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Just curious about the level of not friendly. Can you supply a path to the pod cast w/o posting a link which could lock the thread (or at least get deleted).

One podcast host frequently uses profanity and makes sexual innuendos. Usually dozens of times during each episode. The other host does so occasionally.

 

I agree the podcast episodes are family unfriendly. I don't expect children to listen to the podcasts. My cache is intended for adults, just like geocaching events held in pubs are intended for adults.

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I agree the podcast episodes are family unfriendly. I don't expect children to listen to the podcasts. My cache is intended for adults, just like geocaching events held in pubs are intended for adults.

 

Can you kind of give me an idea of what about the podcast you expect people to use to find your cache and what isn't age appropriate in said cast?

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Just curious about the level of not friendly. Can you supply a path to the pod cast w/o posting a link which could lock the thread (or at least get deleted).

One podcast host frequently uses profanity and makes sexual innuendos. Usually dozens of times during each episode. The other host does so occasionally.

 

I agree the podcast episodes are family unfriendly. I don't expect children to listen to the podcasts. My cache is intended for adults, just like geocaching events held in pubs are intended for adults.

 

I feel for you, but I think it was appropriate that your cache was rejected.

 

I wouldn't appreciate a puzzle cache where I needed to listen to a podcast with lots of profanity and sexual innuendo.

 

You should find another way.

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Is it okay to have geocaching event's in non-family-friendly pubs but not okay to refer to a podcast that uses crude language? Presumably, parents are in a better position than Groundspeak to decide whether they want their kids to be exposed to strip clubs, bars, clothing-optional beaches, gay-friendly parks, chophouses, etc.

 

I've been to dozens of events in pubs and bars. I never encountered a non "family friendly" atmosphere. Kids and parents alike seem to enjoy those events. An event in a strip club? I doubt one would be published because that would cross the line. I'm sure you understand the difference and are only interested in stirring the pot.

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I've been to dozens of events in pubs and bars. I never encountered a non "family friendly" atmosphere. Kids and parents alike seem to enjoy those events.

It may be different where you live, but up here in Western Canada (where the OP is from), minors are not allowed in pubs (there are a select few exceptions). Events held in pubs around here are expressly for adults only. I would think these would fall under "family unfriendly" because children are not allowed, but they keep getting published. I think that's part of why the OP is so confused about the policy (or lack of).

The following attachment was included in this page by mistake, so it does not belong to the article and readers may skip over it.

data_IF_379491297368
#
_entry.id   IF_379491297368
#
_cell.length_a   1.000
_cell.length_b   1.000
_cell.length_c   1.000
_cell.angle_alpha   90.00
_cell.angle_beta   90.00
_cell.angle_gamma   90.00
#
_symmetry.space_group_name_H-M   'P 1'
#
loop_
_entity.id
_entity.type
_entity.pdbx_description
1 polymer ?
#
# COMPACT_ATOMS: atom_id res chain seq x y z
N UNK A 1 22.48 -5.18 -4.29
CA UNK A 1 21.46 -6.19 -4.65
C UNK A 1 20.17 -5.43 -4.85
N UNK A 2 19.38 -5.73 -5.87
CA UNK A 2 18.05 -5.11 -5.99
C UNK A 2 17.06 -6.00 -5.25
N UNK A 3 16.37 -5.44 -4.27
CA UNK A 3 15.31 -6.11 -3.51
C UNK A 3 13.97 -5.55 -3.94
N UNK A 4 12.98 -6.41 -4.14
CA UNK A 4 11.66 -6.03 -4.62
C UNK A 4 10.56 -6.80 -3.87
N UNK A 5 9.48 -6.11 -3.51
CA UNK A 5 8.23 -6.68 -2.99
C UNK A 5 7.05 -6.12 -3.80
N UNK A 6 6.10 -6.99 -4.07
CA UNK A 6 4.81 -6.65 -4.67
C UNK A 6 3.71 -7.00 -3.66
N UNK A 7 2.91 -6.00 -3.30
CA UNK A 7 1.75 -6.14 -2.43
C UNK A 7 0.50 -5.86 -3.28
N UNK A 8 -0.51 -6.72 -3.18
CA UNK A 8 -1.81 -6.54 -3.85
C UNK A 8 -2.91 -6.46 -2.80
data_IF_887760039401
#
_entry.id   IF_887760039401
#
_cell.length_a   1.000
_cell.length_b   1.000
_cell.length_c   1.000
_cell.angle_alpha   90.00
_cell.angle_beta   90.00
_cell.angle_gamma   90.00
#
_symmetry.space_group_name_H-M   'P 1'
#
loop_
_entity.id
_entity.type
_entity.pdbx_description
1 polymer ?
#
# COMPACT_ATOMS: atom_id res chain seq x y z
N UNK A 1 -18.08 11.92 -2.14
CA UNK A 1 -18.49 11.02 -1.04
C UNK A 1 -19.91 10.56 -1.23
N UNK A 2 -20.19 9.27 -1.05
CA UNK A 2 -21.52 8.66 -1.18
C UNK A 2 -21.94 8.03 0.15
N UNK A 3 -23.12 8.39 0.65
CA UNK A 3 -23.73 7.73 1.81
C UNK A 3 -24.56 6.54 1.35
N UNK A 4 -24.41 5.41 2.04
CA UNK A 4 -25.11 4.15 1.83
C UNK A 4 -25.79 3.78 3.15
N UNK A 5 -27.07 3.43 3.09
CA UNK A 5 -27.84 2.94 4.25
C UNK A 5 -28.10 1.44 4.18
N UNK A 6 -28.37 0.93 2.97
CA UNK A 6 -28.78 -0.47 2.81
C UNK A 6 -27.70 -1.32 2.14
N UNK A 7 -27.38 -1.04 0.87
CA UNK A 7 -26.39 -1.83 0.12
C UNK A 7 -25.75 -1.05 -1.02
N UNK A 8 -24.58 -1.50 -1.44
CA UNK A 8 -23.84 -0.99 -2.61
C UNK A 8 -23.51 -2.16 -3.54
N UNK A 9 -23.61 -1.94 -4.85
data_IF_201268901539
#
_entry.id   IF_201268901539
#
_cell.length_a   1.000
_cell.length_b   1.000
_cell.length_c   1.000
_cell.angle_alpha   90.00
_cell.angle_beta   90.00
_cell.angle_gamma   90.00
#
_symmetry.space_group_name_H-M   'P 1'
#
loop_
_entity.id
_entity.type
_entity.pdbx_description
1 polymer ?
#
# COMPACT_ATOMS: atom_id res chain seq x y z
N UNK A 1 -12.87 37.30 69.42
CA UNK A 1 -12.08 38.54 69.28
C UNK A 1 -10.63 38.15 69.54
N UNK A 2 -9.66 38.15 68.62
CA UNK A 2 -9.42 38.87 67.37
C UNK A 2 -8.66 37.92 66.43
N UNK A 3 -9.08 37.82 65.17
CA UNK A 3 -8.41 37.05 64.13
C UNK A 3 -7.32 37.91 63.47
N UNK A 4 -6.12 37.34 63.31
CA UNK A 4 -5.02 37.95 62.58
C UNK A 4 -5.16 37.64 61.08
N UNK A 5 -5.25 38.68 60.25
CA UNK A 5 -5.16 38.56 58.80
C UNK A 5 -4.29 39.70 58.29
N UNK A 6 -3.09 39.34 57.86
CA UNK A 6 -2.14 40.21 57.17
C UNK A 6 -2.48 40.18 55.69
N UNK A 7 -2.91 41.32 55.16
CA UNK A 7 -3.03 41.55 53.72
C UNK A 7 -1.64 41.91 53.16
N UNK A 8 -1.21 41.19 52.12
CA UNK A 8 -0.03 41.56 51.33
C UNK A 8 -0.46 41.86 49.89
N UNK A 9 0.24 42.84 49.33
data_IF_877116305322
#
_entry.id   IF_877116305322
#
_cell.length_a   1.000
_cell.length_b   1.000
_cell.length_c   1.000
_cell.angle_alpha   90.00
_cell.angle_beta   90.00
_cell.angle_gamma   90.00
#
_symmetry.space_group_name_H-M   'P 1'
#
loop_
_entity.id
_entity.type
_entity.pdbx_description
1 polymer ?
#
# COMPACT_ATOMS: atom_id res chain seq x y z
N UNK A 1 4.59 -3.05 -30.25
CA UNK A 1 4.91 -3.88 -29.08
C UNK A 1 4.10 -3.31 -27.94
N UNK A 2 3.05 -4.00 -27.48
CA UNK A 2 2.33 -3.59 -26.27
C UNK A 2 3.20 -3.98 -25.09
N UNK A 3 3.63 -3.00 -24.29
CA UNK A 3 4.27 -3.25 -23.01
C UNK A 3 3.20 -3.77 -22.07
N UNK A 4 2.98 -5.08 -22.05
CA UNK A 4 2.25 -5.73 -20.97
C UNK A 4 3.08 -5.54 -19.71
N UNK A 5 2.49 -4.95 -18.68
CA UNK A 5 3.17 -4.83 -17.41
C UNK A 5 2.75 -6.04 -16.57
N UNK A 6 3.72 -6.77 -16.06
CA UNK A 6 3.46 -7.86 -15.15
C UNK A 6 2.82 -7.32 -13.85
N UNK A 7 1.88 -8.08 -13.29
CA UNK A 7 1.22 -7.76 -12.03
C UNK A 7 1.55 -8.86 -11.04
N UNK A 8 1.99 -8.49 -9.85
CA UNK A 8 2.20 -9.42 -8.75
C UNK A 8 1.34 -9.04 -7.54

Whatever Groundspeak decides, they need to document it. This seems to be yet another undocumented guideline. If a cache listing or a website being linked to needs to be family friendly, and caches will be denied on that basis, the guidelines should say so. Currently, they don't.

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I agree the podcast episodes are family unfriendly. I don't expect children to listen to the podcasts. My cache is intended for adults, just like geocaching events held in pubs are intended for adults.

Can you kind of give me an idea of what about the podcast you expect people to use to find your cache and what isn't age appropriate in said cast?

The quiz has 13 questions, none of which involve anything that's kid-unfriendly. (The questions are listed on the cache page.) To answer these questions, though, people probably must listen to 28 podcast episodes. All the episodes include kid-unfriendly language. All the answers to the questions are numbers. When properly combined, the numbers produce coordinates.

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I feel for you, but I think it was appropriate that your cache was rejected.

 

I wouldn't appreciate a puzzle cache where I needed to listen to a podcast with lots of profanity and sexual innuendo.

 

You should find another way.

I don't expect everyone to appreciate the cache, not even all adults. There are plenty of puzzles I haven't solved. It's easy to ignore them.

 

My wife and I have created numerous caches specifically with kids in mind, and they have received many favourite points. I have no problem with kid-friendly caches. I also have no problem with caches aimed at adults, including puzzles that require calculus or advanced trigonometry. Or caches on cliffs, in tall trees, on clothing-optional beaches, events in pubs, etc.

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Is it okay to have geocaching event's in non-family-friendly pubs but not okay to refer to a podcast that uses crude language? Presumably, parents are in a better position than Groundspeak to decide whether they want their kids to be exposed to strip clubs, bars, clothing-optional beaches, gay-friendly parks, chophouses, etc.

I've been to dozens of events in pubs and bars. I never encountered a non "family friendly" atmosphere. Kids and parents alike seem to enjoy those events. An event in a strip club? I doubt one would be published because that would cross the line. I'm sure you understand the difference and are only interested in stirring the pot.

All four of the pub events I attended were in establishments that didn't allow children on the premises (at least at the times when these events were held). A couple mentioned this on the cache listing page. All four displayed the "Not Kid Friendly" attribute.